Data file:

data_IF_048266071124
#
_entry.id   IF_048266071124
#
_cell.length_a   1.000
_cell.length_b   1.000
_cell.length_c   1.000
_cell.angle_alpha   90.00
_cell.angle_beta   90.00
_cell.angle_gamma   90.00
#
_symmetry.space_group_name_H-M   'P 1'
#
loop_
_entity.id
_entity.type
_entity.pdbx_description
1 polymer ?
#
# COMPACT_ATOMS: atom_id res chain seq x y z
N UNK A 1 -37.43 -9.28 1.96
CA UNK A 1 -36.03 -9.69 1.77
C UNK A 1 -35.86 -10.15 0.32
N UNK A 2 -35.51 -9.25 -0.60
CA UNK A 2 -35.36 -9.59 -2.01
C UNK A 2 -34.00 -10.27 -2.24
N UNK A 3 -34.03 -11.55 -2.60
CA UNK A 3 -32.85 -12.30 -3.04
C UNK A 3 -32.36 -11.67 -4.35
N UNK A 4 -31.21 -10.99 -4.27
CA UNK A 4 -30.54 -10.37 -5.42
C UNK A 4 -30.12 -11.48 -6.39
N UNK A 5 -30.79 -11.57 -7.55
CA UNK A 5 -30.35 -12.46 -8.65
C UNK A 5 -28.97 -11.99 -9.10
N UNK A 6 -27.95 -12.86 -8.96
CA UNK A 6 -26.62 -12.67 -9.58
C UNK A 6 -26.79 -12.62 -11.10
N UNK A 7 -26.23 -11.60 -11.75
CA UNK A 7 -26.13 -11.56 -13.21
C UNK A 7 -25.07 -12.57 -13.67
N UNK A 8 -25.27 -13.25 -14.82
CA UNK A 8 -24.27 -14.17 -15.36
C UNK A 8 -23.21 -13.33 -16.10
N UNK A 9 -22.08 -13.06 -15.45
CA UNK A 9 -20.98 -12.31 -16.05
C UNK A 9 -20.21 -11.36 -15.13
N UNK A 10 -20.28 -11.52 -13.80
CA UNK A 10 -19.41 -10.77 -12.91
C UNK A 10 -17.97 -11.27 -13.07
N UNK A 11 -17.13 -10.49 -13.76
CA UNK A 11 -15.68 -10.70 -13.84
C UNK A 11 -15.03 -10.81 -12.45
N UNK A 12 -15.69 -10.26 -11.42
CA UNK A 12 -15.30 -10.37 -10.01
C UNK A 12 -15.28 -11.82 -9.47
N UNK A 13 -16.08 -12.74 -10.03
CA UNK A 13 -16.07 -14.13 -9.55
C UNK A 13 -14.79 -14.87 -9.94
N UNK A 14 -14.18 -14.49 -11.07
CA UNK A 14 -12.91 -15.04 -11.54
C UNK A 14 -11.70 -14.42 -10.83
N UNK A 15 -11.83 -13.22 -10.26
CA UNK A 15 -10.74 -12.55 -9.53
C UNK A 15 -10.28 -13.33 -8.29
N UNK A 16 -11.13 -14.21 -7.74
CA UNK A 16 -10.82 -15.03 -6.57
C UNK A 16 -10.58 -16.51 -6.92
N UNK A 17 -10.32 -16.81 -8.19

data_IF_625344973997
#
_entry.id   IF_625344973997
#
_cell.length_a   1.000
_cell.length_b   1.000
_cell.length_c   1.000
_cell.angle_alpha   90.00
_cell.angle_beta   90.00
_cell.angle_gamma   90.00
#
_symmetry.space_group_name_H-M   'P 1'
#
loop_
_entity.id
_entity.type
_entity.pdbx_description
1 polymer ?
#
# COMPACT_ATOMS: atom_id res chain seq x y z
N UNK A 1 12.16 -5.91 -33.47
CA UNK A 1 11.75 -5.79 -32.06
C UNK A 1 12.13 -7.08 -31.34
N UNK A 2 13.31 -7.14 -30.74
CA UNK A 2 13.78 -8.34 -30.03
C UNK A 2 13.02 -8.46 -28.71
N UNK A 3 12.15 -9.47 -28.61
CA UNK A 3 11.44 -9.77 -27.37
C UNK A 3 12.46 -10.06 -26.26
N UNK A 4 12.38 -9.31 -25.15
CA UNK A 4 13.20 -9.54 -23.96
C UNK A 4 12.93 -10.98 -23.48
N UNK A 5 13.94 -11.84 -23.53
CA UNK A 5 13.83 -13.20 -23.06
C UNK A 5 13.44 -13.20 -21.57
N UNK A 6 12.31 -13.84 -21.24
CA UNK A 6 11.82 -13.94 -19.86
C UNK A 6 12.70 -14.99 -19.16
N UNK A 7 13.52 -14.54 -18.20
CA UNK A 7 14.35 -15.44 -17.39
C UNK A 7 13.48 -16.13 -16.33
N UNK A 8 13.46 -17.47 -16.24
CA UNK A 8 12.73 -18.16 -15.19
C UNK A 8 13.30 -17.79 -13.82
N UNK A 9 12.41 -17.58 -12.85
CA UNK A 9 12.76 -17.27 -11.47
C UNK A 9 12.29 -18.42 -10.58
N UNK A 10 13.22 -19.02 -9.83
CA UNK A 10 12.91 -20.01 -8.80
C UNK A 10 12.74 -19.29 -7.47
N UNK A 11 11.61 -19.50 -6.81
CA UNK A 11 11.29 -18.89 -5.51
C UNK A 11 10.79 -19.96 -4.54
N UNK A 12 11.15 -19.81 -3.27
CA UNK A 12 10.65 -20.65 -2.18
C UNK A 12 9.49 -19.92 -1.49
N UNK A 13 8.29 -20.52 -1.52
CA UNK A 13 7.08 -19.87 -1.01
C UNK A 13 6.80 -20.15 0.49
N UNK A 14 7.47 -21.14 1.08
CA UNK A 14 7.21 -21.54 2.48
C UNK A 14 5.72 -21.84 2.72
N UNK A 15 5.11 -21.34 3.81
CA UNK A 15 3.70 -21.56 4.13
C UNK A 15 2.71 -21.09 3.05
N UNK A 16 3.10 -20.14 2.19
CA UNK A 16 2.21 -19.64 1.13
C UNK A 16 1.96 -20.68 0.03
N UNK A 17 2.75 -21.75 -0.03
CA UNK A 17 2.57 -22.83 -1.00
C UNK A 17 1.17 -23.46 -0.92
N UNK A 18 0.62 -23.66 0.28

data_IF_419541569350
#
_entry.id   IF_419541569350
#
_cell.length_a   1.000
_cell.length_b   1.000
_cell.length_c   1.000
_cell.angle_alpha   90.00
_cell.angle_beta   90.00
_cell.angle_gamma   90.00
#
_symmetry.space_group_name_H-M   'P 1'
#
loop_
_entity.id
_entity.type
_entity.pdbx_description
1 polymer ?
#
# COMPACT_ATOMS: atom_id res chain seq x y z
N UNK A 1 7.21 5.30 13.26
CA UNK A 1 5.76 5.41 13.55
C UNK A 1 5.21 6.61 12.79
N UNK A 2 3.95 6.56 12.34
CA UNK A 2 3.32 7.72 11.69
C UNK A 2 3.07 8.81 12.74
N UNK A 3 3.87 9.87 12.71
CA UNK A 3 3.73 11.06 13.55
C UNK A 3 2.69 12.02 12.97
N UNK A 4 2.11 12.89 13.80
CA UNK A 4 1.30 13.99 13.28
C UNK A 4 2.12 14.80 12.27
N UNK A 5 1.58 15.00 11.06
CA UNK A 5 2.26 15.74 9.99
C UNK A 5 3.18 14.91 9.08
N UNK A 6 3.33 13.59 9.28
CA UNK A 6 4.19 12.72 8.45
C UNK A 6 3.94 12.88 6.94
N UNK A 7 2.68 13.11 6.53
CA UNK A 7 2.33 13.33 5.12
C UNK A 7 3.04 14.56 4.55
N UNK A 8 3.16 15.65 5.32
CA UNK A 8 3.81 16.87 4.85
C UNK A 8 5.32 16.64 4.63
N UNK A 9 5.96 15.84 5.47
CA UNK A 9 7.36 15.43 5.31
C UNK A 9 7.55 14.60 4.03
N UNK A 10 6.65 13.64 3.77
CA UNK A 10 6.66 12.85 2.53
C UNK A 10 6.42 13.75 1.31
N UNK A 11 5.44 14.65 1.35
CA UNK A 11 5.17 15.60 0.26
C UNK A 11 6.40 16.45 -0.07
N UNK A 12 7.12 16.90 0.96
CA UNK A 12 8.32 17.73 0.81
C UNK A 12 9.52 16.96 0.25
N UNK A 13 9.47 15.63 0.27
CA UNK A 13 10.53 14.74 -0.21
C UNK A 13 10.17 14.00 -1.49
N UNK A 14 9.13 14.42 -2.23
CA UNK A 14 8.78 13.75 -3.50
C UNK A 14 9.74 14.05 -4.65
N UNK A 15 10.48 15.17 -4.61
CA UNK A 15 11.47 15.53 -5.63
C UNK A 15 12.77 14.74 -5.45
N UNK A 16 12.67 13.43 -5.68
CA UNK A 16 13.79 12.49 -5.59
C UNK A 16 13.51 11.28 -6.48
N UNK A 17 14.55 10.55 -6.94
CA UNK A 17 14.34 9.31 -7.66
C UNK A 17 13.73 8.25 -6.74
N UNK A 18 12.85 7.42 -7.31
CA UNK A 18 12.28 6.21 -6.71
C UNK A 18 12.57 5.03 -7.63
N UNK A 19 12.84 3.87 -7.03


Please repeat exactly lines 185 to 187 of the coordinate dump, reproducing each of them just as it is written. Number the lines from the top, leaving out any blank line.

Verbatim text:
C UNK A 8 5.32 16.64 4.63
N UNK A 9 5.96 15.84 5.47
CA UNK A 9 7.36 15.43 5.31